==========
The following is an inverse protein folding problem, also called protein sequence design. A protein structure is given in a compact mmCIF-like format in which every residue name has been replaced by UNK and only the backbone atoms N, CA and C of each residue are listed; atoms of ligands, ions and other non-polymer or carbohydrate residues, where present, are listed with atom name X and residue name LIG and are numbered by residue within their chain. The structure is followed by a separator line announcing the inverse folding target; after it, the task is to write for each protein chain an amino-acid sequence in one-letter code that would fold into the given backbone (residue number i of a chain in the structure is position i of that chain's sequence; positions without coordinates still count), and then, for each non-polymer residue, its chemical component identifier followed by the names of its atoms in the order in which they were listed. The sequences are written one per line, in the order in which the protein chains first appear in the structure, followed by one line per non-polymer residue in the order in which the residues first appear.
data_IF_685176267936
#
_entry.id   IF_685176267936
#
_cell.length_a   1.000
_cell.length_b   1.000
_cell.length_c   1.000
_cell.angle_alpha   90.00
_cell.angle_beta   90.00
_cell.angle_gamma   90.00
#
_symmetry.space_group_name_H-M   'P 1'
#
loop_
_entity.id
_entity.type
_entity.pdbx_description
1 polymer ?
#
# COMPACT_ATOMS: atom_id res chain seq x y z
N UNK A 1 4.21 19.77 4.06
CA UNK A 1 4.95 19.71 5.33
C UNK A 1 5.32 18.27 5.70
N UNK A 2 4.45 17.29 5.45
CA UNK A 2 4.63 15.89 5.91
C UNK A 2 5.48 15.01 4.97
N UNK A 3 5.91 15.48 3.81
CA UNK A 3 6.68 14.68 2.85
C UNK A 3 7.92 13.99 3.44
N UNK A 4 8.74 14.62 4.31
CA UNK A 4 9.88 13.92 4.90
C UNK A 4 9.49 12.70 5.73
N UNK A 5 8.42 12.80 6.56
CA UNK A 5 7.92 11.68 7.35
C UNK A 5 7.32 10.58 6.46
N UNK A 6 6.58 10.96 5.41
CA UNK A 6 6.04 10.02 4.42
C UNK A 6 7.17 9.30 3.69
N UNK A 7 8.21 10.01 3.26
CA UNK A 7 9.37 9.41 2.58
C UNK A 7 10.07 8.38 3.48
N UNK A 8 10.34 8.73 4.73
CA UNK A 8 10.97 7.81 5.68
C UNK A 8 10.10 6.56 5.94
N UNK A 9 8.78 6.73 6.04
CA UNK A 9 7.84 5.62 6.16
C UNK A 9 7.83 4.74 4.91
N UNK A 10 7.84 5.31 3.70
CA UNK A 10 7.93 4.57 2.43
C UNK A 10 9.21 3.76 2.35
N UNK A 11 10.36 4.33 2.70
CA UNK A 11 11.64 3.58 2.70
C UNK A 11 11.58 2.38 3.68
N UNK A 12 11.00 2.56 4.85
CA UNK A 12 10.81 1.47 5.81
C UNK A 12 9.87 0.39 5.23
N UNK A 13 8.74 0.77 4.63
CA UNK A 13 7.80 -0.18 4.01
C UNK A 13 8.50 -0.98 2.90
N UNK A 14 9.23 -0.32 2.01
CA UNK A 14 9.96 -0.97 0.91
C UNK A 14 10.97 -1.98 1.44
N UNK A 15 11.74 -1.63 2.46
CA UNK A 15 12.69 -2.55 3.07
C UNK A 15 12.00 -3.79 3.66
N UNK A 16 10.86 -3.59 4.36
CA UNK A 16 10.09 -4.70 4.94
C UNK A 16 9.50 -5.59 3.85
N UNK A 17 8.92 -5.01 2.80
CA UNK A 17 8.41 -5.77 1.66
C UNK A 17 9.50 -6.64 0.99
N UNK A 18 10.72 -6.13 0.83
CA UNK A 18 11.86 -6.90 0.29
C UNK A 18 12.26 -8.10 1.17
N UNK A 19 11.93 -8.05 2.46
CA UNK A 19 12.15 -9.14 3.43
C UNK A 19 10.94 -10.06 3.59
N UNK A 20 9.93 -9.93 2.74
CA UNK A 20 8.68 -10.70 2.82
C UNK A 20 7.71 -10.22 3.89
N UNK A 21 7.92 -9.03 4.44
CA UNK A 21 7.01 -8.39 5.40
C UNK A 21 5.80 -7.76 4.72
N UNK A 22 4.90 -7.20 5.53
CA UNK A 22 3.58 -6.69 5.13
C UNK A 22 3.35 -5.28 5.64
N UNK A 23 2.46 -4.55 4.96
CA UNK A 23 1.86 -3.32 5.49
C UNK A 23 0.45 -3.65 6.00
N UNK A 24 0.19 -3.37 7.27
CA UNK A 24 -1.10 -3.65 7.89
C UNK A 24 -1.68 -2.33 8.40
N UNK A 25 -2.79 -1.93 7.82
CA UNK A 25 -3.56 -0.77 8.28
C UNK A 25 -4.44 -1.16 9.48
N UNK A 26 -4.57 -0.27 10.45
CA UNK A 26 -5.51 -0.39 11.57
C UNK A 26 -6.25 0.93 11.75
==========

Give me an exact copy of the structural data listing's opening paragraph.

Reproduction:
The following is an inverse protein folding problem, also called protein sequence design. A protein structure is given in a compact mmCIF-like format in which every residue name has been replaced by UNK and only the backbone atoms N, CA and C of each residue are listed; atoms of ligands, ions and other non-polymer or carbohydrate residues, where present, are listed with atom name X and residue name LIG and are numbered by residue within their chain. The structure is followed by a separator line announcing the inverse folding target; after it, the task is to write for each protein chain an amino-acid sequence in one-letter code that would fold into the given backbone (residue number i of a chain in the structure is position i of that chain's sequence; positions without coordinates still count), and then, for each non-polymer residue, its chemical component identifier followed by the names of its atoms in the order in which they were listed. The sequences are written one per line, in the order in which the protein chains first appear in the structure, followed by one line per non-polymer residue in the order in which the residues first appear.